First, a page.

The statistics are grim. Rainer Research estimates that 70 percent of young people leave the church by age 22. Barna Group argues that the figure increases to 80 percent by age 30. The Southern Baptist Convention, America's largest denomination, recently observed that growth in their churches is failing to keep up with the birth rate. Taken together, these findings suggest a startling fact: not only are we failing to attract younger worshipers, we're not holding on to the ones we have.
As executive director of the Fuller Youth Institute at Fuller Theological Seminary and a former youth pastor, Kara Powell has her eyes on the youth drop out trend. She is currently in the midst of a three-year College Transition Project, a study that involves over 400 youth group graduates and is focused on understanding how parents, churches, and youth ministries can set students on a trajectory of lifelong faith and service. Though research is ongoing, it is already revealing a promising pattern: youth involved in intergenerational relationships in church are showing promise for stronger faith in high school and beyond.
Leadership editors Marshall Shelley and Brandon O'Brien spoke with Kara about her research and what it means for the local church.
Where did the now popular age-segmented paradigm of youth ministry come from?
In the 1940s and post World War II, there was a real burst in parachurch organizations focused on ministry to teenagers and young adults, such as Young Life, InterVarsity, and Youth for Christ. In many ways, they led the way for the church in realizing that we need to focus on specialized discipleship and teaching for teenagers.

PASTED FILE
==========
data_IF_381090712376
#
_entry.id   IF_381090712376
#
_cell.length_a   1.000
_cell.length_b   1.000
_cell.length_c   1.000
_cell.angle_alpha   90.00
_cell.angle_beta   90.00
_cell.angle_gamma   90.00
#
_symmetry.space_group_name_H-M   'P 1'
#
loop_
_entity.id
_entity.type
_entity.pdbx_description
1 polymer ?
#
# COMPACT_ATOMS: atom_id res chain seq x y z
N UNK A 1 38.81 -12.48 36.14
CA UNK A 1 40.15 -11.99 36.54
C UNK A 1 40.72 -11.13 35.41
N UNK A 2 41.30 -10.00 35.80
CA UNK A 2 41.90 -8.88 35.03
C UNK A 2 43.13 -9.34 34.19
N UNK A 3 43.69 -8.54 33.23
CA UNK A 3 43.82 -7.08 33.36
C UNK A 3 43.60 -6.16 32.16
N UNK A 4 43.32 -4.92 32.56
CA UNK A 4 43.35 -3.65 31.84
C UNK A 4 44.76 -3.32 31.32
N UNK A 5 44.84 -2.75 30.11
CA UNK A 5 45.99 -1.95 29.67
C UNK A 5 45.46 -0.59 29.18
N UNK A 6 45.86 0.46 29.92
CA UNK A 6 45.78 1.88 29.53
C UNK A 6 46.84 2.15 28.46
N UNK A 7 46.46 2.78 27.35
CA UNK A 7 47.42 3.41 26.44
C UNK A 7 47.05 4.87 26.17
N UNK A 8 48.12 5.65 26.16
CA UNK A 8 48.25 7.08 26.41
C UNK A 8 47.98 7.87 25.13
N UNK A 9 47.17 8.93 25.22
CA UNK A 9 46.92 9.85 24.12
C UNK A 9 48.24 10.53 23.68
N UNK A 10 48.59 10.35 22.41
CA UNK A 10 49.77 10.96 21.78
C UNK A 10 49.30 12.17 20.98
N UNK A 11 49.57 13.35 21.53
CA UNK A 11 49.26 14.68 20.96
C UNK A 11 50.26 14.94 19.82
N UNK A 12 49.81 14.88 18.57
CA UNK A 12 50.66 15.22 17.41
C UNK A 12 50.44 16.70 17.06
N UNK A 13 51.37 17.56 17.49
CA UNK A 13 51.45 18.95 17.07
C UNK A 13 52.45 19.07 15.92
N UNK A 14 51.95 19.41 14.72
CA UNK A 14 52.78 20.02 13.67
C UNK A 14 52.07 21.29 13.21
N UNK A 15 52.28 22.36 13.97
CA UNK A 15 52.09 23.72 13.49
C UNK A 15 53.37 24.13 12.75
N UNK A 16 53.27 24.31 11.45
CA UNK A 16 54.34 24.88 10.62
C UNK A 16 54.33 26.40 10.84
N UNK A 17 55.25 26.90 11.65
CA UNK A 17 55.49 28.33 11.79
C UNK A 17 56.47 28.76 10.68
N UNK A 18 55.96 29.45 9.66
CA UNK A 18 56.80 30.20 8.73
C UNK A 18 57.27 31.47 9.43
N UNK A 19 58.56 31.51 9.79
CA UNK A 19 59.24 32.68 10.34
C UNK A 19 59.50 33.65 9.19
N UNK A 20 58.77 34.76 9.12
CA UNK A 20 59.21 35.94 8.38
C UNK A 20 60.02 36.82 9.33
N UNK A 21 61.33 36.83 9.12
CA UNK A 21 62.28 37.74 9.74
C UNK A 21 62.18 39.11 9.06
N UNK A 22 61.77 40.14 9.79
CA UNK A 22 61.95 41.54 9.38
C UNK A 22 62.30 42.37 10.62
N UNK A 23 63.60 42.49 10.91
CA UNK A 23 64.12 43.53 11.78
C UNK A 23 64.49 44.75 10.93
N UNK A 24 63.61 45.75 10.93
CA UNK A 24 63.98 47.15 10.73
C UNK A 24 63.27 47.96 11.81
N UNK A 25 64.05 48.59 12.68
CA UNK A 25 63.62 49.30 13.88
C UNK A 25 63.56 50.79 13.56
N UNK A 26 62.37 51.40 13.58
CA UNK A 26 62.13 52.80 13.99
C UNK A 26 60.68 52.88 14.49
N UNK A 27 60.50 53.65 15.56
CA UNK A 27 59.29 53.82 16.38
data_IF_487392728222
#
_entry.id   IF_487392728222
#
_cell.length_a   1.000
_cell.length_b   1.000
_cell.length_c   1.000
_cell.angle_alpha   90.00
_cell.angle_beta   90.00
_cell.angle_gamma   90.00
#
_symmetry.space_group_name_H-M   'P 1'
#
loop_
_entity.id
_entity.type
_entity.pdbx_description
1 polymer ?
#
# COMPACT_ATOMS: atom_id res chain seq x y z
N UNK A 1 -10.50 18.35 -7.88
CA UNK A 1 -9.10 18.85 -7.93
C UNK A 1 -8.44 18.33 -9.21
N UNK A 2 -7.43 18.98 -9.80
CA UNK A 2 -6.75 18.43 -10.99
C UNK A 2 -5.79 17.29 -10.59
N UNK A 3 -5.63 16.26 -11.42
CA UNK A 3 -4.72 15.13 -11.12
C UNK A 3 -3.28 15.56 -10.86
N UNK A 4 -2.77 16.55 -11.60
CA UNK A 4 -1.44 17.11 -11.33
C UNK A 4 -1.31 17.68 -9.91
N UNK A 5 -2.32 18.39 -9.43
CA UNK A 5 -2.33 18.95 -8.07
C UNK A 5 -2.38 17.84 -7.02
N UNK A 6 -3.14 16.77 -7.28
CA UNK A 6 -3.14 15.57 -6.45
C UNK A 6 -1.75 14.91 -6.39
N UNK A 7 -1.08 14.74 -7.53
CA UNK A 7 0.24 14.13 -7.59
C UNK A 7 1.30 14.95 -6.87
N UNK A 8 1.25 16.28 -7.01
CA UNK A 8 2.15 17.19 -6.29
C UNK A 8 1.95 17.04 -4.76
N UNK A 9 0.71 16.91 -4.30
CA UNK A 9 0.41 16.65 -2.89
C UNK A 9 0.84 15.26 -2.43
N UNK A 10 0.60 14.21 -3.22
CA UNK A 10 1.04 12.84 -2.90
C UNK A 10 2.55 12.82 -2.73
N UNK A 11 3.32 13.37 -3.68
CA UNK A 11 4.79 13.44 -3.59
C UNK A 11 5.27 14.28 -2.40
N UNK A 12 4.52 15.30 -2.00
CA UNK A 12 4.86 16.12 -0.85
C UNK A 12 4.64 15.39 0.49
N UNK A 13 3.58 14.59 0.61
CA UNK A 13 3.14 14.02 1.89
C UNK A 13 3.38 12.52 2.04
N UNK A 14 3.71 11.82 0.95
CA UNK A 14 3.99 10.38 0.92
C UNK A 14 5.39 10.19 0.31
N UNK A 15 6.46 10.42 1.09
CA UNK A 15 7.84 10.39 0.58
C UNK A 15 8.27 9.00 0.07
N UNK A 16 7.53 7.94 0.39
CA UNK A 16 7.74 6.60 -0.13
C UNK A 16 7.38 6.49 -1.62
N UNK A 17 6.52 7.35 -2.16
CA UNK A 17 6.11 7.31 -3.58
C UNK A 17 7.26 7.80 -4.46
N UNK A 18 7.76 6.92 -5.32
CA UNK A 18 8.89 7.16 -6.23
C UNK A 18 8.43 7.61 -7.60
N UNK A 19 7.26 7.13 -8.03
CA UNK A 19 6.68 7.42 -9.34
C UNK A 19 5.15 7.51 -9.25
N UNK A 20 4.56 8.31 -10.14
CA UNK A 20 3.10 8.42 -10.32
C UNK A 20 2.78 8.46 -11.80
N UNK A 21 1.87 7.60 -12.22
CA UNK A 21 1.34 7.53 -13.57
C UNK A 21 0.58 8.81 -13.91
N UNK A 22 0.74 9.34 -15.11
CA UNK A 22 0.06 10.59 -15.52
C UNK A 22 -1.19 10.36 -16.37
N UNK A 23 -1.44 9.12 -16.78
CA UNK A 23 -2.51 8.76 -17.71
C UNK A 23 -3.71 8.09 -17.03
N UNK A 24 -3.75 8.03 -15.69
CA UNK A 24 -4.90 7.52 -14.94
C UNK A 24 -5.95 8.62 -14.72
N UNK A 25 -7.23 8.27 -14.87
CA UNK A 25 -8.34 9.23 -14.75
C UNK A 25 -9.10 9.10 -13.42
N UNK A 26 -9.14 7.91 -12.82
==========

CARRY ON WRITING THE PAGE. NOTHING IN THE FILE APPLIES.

Why did the church adopt this age-segmented model of ministry?
Jim Rayburn, the founder of Young Life, liked to say, "It's a sin to bore a kid with the gospel." So he developed some amazingly creative models of youth ministry that took root and bore fruit. I think a lot of churches saw the success of groups like Young Life and started thinking, If the parachurch folks are tailoring their ministry toward young people's interests, then we can—and probably should—too.
What were the benefits of that move?
The church recognized that teenagers are going through specific issues and have specific concerns. As one youth worker told me, "It's hard for a 16 year old to talk about masturbation with grandma in the room."
What other issues do teens face that make student ministry important?
A couple of important things are going on during adolescence.
First, teens are in a quest to figure out their identity. They tend to try on different identities in different spheres, which leaves them feeling like they live somewhat fragmented lives—they're one person on the soccer field, another person in school, another person on Facebook, and still another person at church and at home.
Autonomy is a second major focus of an adolescent's quest. "How do I make decisions apart from my parents?"
The third is significance. So teens are asking, "Who am I? Where do I fit in? What difference does my life make?" In a sense, those issues are relevant to all ages, but the flame is turned up under those questions during adolescence.
Why did you begin to rethink this common, age-focused paradigm?
We realized in the 1940s that we were not offering teens enough focused attention. So what did we do? We started offering them too much. All of a sudden churches had adult pastors and youth pastors, adult worship teams and youth worship teams, adult mission trips and youth mission trips. And there's a place for that. But we've ended up segregating—and I use that word intentionally—our kids from the rest of the church. Now we tend to think that we can outsource the care of our kids to designated experts, the youth and children's workers.